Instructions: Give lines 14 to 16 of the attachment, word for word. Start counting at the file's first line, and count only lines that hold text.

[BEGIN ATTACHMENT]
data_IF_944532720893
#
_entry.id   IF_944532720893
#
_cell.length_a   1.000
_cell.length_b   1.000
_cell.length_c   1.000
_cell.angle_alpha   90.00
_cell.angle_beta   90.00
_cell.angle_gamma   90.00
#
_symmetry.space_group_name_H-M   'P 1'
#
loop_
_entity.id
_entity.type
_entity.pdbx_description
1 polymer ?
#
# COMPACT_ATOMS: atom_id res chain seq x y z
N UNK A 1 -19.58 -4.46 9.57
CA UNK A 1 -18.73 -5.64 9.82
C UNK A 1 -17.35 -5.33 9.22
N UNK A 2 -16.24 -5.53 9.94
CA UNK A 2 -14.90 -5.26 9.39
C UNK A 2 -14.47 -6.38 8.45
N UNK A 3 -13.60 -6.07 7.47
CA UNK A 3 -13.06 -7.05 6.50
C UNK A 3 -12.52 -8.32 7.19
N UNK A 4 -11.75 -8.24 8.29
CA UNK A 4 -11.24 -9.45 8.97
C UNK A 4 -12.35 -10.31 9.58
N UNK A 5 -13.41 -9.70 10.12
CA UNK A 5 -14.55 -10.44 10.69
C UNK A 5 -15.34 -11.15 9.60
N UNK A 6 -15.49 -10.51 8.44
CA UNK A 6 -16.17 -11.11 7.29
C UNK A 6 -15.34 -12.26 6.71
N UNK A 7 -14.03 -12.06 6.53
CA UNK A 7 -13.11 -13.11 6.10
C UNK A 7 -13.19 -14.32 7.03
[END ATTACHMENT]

loop_
_entity.id
_entity.type